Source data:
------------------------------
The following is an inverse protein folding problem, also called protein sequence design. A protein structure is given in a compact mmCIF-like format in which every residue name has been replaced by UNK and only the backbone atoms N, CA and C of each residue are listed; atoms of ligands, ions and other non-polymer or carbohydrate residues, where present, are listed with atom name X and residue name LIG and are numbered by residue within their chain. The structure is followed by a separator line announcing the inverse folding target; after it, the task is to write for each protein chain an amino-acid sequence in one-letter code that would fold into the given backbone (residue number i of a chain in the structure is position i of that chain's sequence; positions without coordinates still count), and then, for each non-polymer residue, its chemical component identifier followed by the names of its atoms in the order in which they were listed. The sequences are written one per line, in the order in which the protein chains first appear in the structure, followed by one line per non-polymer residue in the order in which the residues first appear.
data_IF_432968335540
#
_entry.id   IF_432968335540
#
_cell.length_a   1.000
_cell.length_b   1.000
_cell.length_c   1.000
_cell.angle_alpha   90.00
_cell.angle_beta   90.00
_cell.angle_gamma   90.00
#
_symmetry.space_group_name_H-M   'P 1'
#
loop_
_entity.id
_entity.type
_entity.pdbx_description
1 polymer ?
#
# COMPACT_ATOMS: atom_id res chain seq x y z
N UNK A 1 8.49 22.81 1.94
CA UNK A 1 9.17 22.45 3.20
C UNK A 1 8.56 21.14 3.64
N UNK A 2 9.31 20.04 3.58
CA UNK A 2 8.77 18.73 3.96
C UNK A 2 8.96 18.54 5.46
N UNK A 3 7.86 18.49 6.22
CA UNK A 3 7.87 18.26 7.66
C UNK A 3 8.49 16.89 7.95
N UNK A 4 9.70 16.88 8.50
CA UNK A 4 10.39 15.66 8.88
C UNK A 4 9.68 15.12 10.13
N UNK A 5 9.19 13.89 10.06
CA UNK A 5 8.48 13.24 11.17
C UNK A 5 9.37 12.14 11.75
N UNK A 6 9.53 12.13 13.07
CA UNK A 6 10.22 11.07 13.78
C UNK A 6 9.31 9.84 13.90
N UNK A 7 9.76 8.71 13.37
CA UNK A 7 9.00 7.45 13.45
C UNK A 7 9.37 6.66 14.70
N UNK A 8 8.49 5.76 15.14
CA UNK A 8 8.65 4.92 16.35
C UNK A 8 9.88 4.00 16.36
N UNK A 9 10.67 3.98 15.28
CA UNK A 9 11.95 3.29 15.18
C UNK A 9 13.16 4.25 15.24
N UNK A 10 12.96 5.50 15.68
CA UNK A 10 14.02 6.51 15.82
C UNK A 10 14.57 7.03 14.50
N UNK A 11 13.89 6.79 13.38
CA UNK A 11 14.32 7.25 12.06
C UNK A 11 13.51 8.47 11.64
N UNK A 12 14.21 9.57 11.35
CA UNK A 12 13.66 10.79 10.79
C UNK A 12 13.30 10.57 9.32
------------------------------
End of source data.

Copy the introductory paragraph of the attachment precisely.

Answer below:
The following is an inverse protein folding problem, also called protein sequence design. A protein structure is given in a compact mmCIF-like format in which every residue name has been replaced by UNK and only the backbone atoms N, CA and C of each residue are listed; atoms of ligands, ions and other non-polymer or carbohydrate residues, where present, are listed with atom name X and residue name LIG and are numbered by residue within their chain. The structure is followed by a separator line announcing the inverse folding target; after it, the task is to write for each protein chain an amino-acid sequence in one-letter code that would fold into the given backbone (residue number i of a chain in the structure is position i of that chain's sequence; positions without coordinates still count), and then, for each non-polymer residue, its chemical component identifier followed by the names of its atoms in the order in which they were listed. The sequences are written one per line, in the order in which the protein chains first appear in the structure, followed by one line per non-polymer residue in the order in which the residues first appear.